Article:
New York State’s announcement this week at it would provide free college to students with family earnings under a certain threshold sounds like a very good thing. But while it will offer a helping hand to many in the state who might otherwise not be able to get a higher education, there’s one devil in the details you need to be aware of if you want to take advantage of the program.
A Big Break
Beginning in fall of this year, going to either City University of New York State (CUNY) or any of the State University of New York (SUNY) schools will become tuition free to students with family incomes of less than $100,000. per year. The number will rise to $125,000 over the next few years. The office of the governor estimates that over 900,000 families in the state will be eligible for free college tuition under the program.
While free college advocates (including Bernie Sanders – who stood next to NY Governor Andrew Cuomo when he first introduced the plan last year) are cheering the plan, there’s one provision in it you’ll want to be very aware of before signing up.
Stay At Home
Any student who takes advantage of the program will be required to live or work in New York State for the same number of years as he or she receives the tuition aid. In other words: take a four-year bachelor’s degree for free, and you’ll have to stay in New York State for four years. If you leave the state before then, your tuition aid will be changed over into a loan, which could saddle you with the same kind of onerous debt that’s plagued students across the country in recent years. (There are certain limited hardship provisions under which it will be possible to escape this requirement.)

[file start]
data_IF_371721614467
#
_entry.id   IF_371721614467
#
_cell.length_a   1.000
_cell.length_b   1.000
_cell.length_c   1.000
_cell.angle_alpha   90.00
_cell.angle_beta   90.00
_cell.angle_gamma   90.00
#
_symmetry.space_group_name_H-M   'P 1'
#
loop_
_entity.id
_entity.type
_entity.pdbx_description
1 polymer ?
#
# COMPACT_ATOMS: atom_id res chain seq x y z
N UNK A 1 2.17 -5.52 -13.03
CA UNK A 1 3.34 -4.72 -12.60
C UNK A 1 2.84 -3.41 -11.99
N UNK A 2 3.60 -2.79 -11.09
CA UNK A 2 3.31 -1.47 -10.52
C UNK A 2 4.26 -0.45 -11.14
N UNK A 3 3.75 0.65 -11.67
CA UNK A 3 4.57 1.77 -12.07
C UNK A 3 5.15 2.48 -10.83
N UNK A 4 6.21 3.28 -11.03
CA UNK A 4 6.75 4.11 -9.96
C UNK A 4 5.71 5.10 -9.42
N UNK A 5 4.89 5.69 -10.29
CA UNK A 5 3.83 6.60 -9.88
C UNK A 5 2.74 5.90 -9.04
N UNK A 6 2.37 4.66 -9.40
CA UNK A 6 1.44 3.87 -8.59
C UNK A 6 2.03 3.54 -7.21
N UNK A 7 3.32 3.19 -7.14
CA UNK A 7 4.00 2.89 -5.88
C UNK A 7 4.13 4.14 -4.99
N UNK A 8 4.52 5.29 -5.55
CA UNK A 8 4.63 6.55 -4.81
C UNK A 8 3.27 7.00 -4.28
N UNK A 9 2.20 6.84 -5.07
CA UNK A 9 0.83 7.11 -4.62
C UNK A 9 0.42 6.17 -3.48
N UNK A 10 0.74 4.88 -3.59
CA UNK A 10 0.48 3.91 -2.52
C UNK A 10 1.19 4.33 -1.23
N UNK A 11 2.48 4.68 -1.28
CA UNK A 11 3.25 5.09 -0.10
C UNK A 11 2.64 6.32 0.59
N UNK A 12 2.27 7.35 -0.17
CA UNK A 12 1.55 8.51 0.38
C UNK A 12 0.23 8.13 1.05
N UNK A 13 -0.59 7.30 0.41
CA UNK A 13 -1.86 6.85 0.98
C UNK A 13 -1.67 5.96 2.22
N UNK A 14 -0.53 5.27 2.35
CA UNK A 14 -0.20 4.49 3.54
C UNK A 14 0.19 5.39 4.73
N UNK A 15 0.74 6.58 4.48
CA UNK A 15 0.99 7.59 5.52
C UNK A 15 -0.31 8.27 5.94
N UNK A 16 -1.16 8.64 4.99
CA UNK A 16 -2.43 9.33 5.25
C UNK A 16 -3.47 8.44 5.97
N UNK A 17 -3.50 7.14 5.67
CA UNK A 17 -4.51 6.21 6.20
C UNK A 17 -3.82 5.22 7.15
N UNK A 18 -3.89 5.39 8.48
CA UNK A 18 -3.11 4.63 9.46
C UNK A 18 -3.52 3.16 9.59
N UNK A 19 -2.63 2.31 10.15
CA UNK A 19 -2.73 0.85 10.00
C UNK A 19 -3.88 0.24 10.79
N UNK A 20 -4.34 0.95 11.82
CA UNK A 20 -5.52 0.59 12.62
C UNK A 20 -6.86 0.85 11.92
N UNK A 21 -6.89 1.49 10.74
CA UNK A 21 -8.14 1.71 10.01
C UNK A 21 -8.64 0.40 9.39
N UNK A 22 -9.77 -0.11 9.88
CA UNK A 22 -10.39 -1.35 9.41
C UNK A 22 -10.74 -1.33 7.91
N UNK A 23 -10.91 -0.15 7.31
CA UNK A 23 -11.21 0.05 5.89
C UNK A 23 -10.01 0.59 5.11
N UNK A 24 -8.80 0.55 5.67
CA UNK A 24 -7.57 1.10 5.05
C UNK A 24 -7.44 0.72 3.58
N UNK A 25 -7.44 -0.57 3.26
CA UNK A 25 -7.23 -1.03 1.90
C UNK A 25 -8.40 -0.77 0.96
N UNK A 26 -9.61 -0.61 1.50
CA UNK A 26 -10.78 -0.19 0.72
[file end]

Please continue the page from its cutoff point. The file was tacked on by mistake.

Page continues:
SUNY and CUNY have never made a big effort to draw out-of-state students, unlike some other state college systems, and as a result, about 80% of their students come from New York and remain there after graduation. The rule may not affect many students, but it’s something to be aware of if you would like to attend a New York State school and then head off to another part of the country.
New Students By The Ton
Not much mentioned in the coverage of this new program is that fact that free tuition can draw more students than a school can handle. The state is providing relatively limited financial help to schools deal with a spike in free applicants. CUNY was actually founded as a free-tuition school. But a 1976 fiscal crisis in New York City, which provides a good deal of the school’s funding, made it necessary to start charging tuition. But because CUNY’s tuition was still low relative to other colleges, it has been overwhelmed by applicants during financial recessions. After the 2008 financial meltdown, on CUNY administrator commented “We’re teaching them in bathrooms and closets” because attendance spiked so much. Whether this much larger free-tuition program will have a similar effect remains to be seen.